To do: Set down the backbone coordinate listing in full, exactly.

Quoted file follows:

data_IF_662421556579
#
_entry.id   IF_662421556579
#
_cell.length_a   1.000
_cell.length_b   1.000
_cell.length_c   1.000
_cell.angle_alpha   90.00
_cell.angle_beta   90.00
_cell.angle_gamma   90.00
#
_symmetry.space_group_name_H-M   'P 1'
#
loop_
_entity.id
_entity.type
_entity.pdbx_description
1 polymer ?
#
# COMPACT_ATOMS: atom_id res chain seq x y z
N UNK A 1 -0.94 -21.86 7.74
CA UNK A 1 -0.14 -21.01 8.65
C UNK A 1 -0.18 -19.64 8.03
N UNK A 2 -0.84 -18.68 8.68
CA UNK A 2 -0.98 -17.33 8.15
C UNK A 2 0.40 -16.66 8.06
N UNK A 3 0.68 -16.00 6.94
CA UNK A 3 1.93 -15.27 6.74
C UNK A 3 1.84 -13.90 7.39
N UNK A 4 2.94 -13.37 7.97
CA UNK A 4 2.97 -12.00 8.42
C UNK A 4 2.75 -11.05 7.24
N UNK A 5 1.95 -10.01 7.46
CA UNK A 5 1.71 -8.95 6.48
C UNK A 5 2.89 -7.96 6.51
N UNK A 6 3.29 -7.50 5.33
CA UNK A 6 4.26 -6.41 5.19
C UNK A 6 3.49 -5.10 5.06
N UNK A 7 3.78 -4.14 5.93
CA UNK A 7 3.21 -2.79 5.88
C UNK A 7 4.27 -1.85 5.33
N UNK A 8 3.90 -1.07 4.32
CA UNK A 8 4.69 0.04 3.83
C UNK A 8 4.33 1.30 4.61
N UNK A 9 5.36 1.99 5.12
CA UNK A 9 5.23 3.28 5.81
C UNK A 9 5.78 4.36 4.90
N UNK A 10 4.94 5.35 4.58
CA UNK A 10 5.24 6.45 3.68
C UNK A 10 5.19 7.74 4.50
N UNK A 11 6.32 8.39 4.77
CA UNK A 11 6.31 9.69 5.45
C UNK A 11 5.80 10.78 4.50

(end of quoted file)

data_IF_662421556579
#
_entry.id   IF_662421556579
#
_cell.length_a   1.000
_cell.length_b   1.000
_cell.length_c   1.000
_cell.angle_alpha   90.00
_cell.angle_beta   90.00
_cell.angle_gamma   90.00
#
_symmetry.space_group_name_H-M   'P 1'
#
loop_
_entity.id
_entity.type
_entity.pdbx_description
1 polymer ?
#
# COMPACT_ATOMS: atom_id res chain seq x y z
N UNK A 1 -0.94 -21.86 7.74
CA UNK A 1 -0.14 -21.01 8.65
C UNK A 1 -0.18 -19.64 8.03
N UNK A 2 -0.84 -18.68 8.68
CA UNK A 2 -0.98 -17.33 8.15
C UNK A 2 0.40 -16.66 8.06
N UNK A 3 0.68 -16.00 6.94
CA UNK A 3 1.93 -15.27 6.74
C UNK A 3 1.84 -13.90 7.39
N UNK A 4 2.94 -13.37 7.97
CA UNK A 4 2.97 -12.00 8.42
C UNK A 4 2.75 -11.05 7.24
N UNK A 5 1.95 -10.01 7.46
CA UNK A 5 1.71 -8.95 6.48
C UNK A 5 2.89 -7.96 6.51
N UNK A 6 3.29 -7.50 5.33
CA UNK A 6 4.26 -6.41 5.19
C UNK A 6 3.49 -5.10 5.06
N UNK A 7 3.78 -4.14 5.93
CA UNK A 7 3.21 -2.79 5.88
C UNK A 7 4.27 -1.85 5.33
N UNK A 8 3.90 -1.07 4.32
CA UNK A 8 4.69 0.04 3.83
C UNK A 8 4.33 1.30 4.61
N UNK A 9 5.36 1.99 5.12
CA UNK A 9 5.23 3.28 5.81
C UNK A 9 5.78 4.36 4.90
N UNK A 10 4.94 5.35 4.58
CA UNK A 10 5.24 6.45 3.68
C UNK A 10 5.19 7.74 4.50
N UNK A 11 6.32 8.39 4.77
CA UNK A 11 6.31 9.69 5.45
C UNK A 11 5.80 10.78 4.50